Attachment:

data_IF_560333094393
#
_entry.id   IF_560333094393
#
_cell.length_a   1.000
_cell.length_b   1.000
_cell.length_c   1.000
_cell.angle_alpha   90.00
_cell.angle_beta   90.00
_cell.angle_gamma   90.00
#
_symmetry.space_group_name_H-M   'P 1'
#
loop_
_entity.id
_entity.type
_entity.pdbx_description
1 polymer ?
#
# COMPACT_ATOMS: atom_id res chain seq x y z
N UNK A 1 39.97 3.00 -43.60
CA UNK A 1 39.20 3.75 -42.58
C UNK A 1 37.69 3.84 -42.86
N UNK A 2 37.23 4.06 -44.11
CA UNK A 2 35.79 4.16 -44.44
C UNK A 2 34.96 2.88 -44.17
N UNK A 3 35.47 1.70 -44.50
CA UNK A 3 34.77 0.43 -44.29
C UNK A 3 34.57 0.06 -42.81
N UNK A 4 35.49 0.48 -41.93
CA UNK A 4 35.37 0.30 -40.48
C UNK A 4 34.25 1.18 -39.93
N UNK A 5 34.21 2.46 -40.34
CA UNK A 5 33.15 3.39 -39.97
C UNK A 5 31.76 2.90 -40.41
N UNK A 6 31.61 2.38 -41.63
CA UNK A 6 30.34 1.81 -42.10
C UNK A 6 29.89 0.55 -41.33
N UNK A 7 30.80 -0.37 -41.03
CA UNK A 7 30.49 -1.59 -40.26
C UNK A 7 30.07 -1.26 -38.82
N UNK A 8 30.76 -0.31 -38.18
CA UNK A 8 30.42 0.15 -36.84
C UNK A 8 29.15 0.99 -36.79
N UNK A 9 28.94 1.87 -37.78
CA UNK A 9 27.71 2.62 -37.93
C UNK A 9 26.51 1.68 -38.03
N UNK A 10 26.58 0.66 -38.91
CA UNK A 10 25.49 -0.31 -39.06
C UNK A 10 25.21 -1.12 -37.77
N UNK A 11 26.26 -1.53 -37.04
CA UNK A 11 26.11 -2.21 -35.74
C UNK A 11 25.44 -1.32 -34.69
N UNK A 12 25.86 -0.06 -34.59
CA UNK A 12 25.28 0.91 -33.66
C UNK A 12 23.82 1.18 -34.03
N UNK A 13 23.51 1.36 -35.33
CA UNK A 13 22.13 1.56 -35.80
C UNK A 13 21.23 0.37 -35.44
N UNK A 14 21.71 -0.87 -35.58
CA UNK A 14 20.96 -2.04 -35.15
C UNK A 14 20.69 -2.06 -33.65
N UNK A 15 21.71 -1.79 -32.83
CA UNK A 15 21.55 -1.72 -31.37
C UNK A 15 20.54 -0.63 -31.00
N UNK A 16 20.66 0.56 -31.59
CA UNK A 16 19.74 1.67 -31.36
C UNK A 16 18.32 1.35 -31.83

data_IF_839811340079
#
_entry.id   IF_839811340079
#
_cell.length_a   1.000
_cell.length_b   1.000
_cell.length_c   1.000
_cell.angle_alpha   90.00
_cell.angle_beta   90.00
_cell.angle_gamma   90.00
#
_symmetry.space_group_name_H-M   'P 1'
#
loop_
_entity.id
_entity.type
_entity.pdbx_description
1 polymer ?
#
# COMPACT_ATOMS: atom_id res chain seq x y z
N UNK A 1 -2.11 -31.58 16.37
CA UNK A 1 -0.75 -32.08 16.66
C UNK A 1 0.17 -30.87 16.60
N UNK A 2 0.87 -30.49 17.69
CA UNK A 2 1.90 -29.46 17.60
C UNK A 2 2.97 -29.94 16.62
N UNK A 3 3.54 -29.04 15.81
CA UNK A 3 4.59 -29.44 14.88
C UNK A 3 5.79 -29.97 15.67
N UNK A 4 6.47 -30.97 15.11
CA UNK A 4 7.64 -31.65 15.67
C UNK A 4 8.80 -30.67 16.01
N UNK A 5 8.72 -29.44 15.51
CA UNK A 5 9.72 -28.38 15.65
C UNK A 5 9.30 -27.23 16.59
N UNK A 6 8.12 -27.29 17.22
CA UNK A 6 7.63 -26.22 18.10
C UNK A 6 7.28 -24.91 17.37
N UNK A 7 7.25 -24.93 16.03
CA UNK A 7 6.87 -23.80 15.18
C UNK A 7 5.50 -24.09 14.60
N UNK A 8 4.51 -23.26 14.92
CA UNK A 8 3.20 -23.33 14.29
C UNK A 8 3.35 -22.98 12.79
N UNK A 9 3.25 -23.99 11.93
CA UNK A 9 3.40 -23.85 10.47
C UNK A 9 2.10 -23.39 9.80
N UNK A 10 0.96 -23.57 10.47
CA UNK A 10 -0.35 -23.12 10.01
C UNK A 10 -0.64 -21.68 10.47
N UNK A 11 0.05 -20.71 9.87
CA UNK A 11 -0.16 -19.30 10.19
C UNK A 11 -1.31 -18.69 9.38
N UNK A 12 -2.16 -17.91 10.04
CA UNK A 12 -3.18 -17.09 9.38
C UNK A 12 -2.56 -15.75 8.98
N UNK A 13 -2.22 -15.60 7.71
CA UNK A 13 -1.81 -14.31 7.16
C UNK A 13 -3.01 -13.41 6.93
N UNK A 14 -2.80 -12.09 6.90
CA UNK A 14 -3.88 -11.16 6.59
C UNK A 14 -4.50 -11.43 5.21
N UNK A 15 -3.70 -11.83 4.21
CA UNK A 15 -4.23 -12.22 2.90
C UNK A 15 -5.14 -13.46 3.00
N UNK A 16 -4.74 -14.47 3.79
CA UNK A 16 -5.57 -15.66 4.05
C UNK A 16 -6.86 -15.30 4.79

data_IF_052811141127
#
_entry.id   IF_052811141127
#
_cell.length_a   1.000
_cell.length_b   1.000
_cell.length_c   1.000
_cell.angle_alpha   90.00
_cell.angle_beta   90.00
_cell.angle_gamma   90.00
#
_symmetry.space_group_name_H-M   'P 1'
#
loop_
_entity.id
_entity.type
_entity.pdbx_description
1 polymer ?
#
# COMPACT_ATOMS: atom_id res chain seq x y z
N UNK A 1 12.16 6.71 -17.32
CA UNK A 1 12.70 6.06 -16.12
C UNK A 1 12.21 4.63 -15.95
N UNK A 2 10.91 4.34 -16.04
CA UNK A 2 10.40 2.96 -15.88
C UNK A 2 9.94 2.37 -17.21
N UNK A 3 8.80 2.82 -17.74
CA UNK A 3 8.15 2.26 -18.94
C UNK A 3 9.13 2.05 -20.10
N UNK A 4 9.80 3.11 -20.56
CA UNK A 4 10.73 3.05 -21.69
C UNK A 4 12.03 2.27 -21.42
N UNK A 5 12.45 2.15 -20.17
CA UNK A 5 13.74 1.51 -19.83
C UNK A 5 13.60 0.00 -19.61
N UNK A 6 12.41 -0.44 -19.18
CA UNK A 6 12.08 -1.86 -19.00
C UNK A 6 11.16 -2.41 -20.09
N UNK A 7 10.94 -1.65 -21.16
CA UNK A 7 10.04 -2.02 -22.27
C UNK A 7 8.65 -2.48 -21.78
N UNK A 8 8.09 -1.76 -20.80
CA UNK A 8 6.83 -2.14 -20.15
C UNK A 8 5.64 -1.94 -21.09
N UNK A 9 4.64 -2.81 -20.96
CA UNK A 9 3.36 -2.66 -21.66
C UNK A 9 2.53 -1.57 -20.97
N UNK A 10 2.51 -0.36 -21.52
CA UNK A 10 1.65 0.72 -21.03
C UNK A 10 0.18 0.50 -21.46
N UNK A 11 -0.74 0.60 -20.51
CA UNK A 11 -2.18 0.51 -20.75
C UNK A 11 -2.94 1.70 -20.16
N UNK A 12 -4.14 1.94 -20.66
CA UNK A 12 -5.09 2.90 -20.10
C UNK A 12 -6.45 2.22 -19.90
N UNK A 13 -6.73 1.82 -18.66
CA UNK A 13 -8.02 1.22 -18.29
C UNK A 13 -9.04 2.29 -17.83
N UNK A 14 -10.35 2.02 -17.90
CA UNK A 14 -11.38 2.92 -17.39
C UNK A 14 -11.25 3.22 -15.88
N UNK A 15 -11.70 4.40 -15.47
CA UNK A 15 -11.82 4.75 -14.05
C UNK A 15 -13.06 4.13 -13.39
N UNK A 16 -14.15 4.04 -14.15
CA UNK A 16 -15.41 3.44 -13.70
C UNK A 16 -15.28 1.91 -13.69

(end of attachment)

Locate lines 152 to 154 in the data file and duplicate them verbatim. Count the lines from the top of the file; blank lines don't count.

_entity.type
_entity.pdbx_description
1 polymer ?